A book by Bruce Warren
I shall try to be brief.
I am not wild about Elmer Bendiner's vignettes of the southwestern corner of Spain, Andalusia, in the 900s A.D. The book (published in 1983, reissued in 1990 and 1995) is called THE RISE AND FALL OF PARADISE: WHEN ARABS AND JEWS BUILT A KINGDOM IN SPAIN. My 1995 edition has no maps. Grr! That set me more than once to googling on the internet to envision the geography of a large part of southern Spain that included what is now Britain's Gibraltar and that approaches very close to Africa. ***
THE RISE AND FALL OF PARADISE does have an Index and a good one. You need it, when you have finished reading the book, to refresh your memory, for example, of a historian like "Amador de los Rios, Jose, 248," "Circumcision rituals, 167," Moslem heretic "Karaites, 179 - 181, 218, 219" or the Christian champion, Count of Toulouse, "William of the Curved Nose, 69-70, 72." ***
Let me cut to the chase.
In my opinion, by far the best part of this history of a culturally fascinating part of Spain in the early Middle Ages is "Bibliographical Note," pp. 244 - 248. Only when I read this, at the end of the narrative, did I finally grasp what the author had been trying to do. He was correcting earlier one-dimensional histories of Spain in the 900s. Some historians had focused on Moslems and Arabs. Others on Christians. A few on the Jews of Spain, especially their semi-independent decades in Granada. Nobody before Elmer Bendiner had allegedly tried to pull all three ethnic elements together, graft them on to earlier Carthaginians, Romans and Vandals (the latter being one alleged source of the name "(V)andalusia") and give each group due weight in shaping today's Spain. ***
There are, for instance, allegedly historians, usually Spanish Christians, who detect a pure Spanish/Iberian racial essence unaffected by outside influences. There are critics who make seven centuries of Moslem Omayyad Dynasty rule in Cordoba or Sevile too worldly, some too religious, others as "just right" in tolerant treatment of Jewish, Berber and Christian subjects. Elmer Bendiner sets out to get things right. ***
Bendiner's hero and focal point of THE RISE AND FALL OF PARADISE is Abd-er Rahman III, Caliph of Cordoba (born 889, ruled 912 -961). At the end of the book, unfortunately, I still had no sense of Bendiner's having detected deep, underlying causes of how Arabs, hugely assisted by Jews, had managed to rule over a majority of Christians. There were one vignette after another and a few chapters laying out, imaginatively, daily life in Cordoba or the state of medicine, surgery, and the like. History was presented as a passing parade. Brilliant surfaces. All these loosely linked stories made me want to learn more, and more systematically. That is why I said that the "Bibliographical Note" is the book's best feature. It describes the specialized modern historians writing in French, Spanish and English who can lead you more deeply into a very civilized period of Spanish history. ***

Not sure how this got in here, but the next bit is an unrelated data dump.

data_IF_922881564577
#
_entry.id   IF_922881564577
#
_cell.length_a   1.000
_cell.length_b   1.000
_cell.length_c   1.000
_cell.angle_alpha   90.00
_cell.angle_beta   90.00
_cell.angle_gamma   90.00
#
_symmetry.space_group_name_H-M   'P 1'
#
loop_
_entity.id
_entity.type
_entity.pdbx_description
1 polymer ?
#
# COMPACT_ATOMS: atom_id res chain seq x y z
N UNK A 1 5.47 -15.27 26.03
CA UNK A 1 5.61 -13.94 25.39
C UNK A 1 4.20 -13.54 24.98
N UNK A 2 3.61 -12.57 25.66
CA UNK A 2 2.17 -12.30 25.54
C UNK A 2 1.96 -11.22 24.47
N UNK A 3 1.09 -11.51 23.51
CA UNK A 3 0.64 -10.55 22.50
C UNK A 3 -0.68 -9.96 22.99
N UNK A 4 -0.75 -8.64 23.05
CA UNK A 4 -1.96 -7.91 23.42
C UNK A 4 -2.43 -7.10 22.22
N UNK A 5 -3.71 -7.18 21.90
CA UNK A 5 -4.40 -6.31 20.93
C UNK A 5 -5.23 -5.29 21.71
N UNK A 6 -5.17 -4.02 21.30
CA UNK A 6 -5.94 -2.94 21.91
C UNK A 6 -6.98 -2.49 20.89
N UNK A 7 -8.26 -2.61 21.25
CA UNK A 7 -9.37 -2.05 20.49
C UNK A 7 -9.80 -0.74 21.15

Here is one vignette of hundreds that stays with me with some force: the tale of How King Sancho the Fat became Sancho the Ex-Fat. In 955 Caliph Abd-er Rahman III empowered his Jewish friend Hasdai to improve relations with King Ordono III of Leon, particularly to dismantle ten provocative frontier forts. This was easily done. Then the King of Leon died and his hated half-brother Sancho the Fat inherited. He "had the ambitions of a gallant hero encased in grotesque rolls of lard. ... He could not mount a horse without an embarrassing amount of engineering and finally had to give up riding altogether."
Later Hasdai persuaded deposed King Sancho, with mother and son in tow, to travel 500 miles from Pamplona to Cordoba to work out an alliance with Abd-er Rahman III. Sancho the Fat then slimmed down prodigiously under the care of Jewish doctors and could ride a horse again. With Moslem help, this Christian King regained his throne. After the death of the Caliph, the new Moslem ruler of Andalusia then faced nine years of trials. "Among these preoccupations was the persistent itch caused by Sancho the ex-Fat." For Sancho reneged on earlier promises to dismantle frontier fortifications, but was eventually brought to heel. ***
Sancho The Fat/Ex-Fat makes for amusing reading as do dozens of other vignettes. I for one have not, however, been able to pull them together in my mind in a coherent unity. May things go better with you!
It is hard not to be impressed by tenth century Moslem Spain, where a descendant of the great Abd-er Rahman III amassed a library of 400,000 volumes. Embassies went to and from the Franks, the Byzantine Greeks and Arab rulers in Cairo, Damascus and Baghdad. Love poetry was much appreciated. Architects had a field day. Literacy was almost total in Andalusia. And Jews, Christians and Moslems got along better then they ever would again in Spain. A fascinating period, indeed. -OOO-
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